I think it's the same advice that I would give it any entrepreneur.  I think as moms, we are particularly hard on ourselves, and my first advice is to not look around at what other women and moms are doing.  Just keep looking ahead and focus on whatever your vision and your idea for a business is.  Stop thinking about how other people are doing it.  If you want to start a baby food company, but you feel like everyone else is already, don't get distracted!  Your idea or company is going to be different and you might be the person who succeeds.  I remember back when I was starting my bag line, I felt intimidated by those people and those lines, but so many of those lines don’t exist anymore.  It’s been so many years since I have even thought of that, and my biggest thing is to stop being so self-critical and just like believe in your idea and just go forward.


 What are you watching?

"I love watching anything (not too cheesy) with a love story - my most recent binge was Love Is on Own Network.


What are you reading?

Well, I have a book club and we just finished The Mother’s and The Power.  Now we're about to read James Baldwin’s, Giovanni's Room. I'm excited to read some classics, and after that we're going to read Mary McCarthy’s, The Group, which is about a group of girlfriends, mainly in New York City, in the 50’s.  I’m excited to read that.


I have a fan question.  What was the very first bag that you put French writing on?

I think it was one of our big canvas totes, and it said "tout va bien.”  We’re always inspired by french films and there’s a Godard film called Tout Va Bien.  I didn’t realize that at the time, but I wanted it to give a positive message and it fit really well.

How did you get started with your activism work?

 I come from a very leftist and activist family.  They're really smart and progressive.  My father passed away, but my mom is still alive.   They were like educators and good role models, teaching me to be aware and think about the greater good and the bigger community.  Once my company started to do well enough where we could give back, it was really a watershed moment for me.  We became a profitable company and were able to start to think about how we can give back and what we can do to be more involved with the community so that's when I met Kelly Turlington, who's Christy's sister, through mutual friends and learned about Every Mother Counts.  I'm a mom and my sister is a labor and delivery nurse, so this organization really struck a chord with me.  It was our first organization that we were able to give back to, and we created this tote that says.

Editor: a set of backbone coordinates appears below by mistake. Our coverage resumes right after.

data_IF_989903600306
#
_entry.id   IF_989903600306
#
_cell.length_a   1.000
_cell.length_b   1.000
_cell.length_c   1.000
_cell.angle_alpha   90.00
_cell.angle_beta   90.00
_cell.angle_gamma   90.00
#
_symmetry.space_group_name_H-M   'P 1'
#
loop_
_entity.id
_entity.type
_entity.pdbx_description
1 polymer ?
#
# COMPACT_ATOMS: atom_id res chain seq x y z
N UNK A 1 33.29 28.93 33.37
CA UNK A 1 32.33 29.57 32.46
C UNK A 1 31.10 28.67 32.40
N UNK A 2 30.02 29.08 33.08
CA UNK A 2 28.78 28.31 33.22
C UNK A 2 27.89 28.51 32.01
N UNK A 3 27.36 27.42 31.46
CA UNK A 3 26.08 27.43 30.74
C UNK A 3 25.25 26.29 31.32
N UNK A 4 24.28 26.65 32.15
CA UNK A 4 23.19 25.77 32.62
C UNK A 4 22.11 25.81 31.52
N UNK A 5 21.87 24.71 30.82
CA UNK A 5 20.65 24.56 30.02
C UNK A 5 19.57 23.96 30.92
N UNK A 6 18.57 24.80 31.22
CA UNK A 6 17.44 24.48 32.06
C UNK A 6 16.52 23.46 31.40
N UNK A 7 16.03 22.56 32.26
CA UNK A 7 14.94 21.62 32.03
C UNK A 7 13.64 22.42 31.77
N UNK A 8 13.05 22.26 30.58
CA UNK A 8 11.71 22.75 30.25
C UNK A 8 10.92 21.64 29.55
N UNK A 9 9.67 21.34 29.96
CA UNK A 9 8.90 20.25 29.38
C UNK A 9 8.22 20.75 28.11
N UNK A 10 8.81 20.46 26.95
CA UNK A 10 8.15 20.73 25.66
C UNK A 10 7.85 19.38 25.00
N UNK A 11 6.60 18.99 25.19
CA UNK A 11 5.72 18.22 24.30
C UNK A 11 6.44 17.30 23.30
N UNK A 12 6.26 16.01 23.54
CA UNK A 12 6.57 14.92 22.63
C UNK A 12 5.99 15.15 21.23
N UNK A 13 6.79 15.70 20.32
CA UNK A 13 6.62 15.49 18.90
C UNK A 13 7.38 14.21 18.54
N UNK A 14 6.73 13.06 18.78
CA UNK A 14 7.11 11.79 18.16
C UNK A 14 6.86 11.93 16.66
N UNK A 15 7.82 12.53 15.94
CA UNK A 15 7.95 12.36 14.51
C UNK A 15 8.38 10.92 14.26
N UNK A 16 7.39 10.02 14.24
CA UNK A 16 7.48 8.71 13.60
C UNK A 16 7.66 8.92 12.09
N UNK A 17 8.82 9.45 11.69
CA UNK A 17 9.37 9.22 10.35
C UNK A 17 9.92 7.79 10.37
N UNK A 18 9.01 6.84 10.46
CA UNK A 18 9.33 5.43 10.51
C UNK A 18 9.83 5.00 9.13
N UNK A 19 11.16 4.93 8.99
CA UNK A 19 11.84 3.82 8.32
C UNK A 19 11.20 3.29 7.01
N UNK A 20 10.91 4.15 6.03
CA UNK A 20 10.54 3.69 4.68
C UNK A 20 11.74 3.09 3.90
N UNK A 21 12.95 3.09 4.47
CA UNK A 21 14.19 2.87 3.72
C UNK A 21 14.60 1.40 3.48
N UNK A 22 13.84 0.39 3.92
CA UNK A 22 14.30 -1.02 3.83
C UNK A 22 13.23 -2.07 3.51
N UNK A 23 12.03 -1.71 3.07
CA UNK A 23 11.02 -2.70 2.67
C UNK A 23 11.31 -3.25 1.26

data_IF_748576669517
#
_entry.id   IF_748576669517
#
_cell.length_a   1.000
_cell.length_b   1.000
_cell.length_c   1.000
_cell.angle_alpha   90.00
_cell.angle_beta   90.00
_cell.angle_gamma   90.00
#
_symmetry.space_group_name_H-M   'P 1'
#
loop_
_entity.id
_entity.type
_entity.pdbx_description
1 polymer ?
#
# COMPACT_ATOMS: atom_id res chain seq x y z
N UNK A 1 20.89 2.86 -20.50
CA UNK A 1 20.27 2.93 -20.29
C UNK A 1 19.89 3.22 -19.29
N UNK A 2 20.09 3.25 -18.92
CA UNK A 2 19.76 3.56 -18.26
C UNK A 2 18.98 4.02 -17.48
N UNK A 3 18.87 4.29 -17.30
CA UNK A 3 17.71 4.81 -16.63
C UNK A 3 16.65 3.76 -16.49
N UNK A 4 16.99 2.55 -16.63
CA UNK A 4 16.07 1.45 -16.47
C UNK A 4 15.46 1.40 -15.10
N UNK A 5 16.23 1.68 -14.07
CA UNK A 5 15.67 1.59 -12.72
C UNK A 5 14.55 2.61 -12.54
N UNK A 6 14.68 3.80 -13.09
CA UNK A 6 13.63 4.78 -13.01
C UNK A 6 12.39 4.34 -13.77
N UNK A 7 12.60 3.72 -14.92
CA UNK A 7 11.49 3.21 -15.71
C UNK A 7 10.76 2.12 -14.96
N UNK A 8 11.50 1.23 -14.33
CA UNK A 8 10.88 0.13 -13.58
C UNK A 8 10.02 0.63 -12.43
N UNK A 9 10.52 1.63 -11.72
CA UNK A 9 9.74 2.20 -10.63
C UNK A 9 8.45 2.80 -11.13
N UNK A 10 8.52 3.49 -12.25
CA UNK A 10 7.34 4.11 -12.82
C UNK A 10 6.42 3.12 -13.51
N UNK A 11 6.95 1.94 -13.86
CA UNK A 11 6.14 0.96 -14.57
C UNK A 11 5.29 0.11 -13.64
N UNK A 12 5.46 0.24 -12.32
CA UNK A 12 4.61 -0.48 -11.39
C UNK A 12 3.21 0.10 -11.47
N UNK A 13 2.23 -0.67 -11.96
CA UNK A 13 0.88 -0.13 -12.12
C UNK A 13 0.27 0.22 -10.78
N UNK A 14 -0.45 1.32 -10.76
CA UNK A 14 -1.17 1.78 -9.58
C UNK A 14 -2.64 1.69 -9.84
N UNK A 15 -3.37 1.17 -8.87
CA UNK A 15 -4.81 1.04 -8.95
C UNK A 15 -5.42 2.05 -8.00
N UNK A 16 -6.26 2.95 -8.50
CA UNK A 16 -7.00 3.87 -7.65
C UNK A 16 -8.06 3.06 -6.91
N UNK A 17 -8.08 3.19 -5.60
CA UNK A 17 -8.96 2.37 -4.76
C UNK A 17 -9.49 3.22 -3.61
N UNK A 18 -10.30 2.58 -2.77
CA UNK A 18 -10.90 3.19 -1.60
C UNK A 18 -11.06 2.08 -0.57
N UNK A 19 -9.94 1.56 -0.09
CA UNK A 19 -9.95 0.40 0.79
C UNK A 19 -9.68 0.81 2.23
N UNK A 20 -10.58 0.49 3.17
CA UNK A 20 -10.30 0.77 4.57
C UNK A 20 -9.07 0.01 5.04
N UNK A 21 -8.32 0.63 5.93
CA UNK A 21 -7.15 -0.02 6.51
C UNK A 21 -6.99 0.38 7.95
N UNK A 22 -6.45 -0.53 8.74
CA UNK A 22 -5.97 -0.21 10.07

At this point, we’ve given back over $50,000 and we're just going to keep going.  I’m very aware of owning a business and not wanting to alienate customers. I also employ a lot of people and I want to look out for everyone's greater good, so I don't want to be extremely militant. When it comes to the activism reflected at our company, I want to do it in the most mindful way that I can so that I can let people know that these are the things that we stand for. I certainly hope that we can have this broad audience and keep growing as a company, we are brand after all.

Follow Clare